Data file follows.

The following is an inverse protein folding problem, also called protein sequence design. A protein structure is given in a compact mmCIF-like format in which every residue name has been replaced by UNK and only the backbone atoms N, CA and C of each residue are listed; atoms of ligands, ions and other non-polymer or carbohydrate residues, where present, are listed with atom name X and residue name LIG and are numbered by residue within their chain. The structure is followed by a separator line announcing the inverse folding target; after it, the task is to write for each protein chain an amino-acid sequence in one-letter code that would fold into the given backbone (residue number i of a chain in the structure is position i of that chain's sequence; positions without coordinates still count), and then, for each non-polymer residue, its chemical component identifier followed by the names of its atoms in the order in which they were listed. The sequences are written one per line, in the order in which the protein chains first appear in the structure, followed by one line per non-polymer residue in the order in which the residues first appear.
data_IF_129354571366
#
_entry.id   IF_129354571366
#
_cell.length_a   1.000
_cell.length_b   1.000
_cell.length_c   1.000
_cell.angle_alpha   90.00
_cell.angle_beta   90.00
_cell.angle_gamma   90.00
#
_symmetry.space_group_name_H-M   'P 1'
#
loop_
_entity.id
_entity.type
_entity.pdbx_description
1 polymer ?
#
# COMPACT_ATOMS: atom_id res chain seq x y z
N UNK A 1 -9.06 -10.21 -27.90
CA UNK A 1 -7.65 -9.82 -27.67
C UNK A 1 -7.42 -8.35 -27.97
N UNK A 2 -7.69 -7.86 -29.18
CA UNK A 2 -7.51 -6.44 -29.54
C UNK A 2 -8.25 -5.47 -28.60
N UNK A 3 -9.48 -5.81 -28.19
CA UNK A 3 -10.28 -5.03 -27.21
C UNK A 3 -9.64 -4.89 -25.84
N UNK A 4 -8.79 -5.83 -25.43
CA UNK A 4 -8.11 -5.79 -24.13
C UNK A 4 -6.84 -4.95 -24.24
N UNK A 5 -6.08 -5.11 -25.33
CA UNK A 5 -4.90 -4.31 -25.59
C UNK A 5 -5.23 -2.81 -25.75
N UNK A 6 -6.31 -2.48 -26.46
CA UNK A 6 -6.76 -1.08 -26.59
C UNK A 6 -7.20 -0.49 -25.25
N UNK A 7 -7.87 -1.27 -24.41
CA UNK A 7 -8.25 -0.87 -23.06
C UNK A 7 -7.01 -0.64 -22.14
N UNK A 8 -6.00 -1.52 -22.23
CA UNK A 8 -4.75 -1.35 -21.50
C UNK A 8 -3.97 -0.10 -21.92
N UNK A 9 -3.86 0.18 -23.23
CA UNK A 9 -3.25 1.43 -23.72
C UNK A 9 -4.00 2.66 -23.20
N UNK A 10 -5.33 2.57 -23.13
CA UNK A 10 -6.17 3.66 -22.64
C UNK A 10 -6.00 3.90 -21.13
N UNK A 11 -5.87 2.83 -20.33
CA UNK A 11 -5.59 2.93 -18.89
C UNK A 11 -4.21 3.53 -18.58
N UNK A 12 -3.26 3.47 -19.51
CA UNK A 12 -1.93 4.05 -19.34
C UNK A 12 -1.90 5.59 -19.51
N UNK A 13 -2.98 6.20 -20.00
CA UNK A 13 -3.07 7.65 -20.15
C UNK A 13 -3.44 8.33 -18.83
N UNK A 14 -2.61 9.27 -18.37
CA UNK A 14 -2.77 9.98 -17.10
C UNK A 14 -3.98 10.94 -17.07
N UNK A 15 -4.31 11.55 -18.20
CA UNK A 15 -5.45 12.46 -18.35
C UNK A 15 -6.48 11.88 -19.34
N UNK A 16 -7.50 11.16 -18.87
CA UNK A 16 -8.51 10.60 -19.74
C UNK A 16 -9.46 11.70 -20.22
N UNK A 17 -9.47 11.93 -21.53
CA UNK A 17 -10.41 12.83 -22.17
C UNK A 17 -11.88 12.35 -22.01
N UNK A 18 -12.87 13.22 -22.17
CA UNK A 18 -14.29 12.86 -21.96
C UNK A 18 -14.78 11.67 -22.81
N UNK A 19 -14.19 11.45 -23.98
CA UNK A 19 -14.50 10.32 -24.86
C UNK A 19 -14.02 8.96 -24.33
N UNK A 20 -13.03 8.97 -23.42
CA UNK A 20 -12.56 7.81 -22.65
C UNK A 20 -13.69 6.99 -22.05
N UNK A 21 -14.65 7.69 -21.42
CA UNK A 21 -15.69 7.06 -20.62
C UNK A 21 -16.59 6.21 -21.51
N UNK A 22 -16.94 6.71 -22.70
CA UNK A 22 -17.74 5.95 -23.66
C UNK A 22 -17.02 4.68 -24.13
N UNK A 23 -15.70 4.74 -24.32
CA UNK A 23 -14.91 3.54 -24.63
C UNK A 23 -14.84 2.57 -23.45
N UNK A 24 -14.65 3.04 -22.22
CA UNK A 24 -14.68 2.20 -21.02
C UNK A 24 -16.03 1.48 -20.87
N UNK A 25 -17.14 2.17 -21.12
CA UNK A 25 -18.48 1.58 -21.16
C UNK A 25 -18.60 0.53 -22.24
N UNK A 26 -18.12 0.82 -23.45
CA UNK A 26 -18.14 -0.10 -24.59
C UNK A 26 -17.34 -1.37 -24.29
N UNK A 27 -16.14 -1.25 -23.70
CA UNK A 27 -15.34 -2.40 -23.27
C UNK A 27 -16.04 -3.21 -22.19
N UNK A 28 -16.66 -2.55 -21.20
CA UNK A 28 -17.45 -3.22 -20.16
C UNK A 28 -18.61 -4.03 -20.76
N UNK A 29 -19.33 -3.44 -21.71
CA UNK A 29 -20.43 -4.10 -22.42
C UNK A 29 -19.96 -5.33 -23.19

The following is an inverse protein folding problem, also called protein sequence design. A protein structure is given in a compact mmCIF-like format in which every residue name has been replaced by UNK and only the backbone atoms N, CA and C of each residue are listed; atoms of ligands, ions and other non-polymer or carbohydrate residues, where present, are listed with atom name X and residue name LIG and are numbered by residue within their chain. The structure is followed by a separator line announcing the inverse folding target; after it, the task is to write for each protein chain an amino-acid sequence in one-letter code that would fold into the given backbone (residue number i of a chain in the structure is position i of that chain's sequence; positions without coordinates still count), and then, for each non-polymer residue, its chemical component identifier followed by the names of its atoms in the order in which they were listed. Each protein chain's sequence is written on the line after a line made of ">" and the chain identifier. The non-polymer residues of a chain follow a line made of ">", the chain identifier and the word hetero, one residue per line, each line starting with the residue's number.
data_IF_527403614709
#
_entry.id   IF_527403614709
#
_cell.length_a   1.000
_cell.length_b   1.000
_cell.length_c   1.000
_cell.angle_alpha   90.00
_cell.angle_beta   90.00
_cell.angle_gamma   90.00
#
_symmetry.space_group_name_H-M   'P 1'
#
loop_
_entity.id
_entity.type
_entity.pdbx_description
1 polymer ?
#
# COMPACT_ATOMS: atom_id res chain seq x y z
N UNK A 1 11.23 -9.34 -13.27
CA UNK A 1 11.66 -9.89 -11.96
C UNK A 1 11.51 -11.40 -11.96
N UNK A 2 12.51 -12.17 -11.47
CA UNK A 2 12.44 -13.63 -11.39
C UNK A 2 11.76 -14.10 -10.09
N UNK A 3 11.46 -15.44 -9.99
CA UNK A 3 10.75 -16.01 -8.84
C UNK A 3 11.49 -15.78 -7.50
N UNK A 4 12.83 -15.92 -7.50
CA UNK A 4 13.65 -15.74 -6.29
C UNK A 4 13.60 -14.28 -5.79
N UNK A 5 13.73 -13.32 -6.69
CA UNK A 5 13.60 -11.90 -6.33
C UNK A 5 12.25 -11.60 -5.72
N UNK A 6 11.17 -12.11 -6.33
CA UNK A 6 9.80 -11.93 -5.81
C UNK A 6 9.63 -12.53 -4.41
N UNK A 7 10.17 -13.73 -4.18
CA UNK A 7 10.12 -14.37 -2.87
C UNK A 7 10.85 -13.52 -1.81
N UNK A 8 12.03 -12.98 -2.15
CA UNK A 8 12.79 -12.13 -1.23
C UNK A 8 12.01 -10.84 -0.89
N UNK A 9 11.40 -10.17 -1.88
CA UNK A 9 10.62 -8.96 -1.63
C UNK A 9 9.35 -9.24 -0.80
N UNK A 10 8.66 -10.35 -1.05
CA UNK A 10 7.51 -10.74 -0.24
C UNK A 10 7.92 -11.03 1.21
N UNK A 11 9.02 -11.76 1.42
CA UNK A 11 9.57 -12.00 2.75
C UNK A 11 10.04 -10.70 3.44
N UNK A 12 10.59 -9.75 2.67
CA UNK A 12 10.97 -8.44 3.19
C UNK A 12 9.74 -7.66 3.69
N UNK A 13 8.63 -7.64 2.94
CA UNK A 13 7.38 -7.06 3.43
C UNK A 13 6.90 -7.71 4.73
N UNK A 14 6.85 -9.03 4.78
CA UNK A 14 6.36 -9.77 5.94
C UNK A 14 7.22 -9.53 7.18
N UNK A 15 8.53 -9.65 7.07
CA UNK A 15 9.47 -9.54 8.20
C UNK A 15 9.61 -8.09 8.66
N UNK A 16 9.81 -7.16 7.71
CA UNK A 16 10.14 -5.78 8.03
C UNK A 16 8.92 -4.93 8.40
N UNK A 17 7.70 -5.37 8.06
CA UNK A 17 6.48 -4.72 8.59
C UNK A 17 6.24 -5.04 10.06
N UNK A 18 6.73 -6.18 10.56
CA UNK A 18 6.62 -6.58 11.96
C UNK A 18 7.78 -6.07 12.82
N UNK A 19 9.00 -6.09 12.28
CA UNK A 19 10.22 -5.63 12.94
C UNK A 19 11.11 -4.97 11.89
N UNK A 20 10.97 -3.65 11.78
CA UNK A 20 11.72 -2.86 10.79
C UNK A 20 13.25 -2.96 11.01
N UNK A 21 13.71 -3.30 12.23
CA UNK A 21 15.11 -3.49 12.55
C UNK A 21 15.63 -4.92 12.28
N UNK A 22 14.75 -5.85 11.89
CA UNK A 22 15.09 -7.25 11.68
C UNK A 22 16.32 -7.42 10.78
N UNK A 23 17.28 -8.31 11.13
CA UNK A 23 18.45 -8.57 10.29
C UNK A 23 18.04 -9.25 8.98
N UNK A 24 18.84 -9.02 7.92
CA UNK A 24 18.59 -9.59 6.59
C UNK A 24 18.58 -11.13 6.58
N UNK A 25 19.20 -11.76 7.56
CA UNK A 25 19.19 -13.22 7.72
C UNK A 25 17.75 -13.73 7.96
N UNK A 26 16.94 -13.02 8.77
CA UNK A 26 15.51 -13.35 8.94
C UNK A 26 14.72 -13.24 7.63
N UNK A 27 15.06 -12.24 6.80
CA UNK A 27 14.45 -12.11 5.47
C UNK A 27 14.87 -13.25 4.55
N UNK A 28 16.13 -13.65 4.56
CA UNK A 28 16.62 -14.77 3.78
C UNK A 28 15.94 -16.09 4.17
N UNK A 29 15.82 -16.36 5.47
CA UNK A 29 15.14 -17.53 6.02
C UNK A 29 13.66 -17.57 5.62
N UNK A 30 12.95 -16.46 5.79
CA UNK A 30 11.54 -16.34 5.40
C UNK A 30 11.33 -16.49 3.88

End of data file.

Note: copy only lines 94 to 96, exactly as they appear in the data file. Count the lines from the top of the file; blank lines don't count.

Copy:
N UNK A 25 -17.14 2.17 -21.12
CA UNK A 25 -18.48 1.58 -21.16
C UNK A 25 -18.60 0.53 -22.24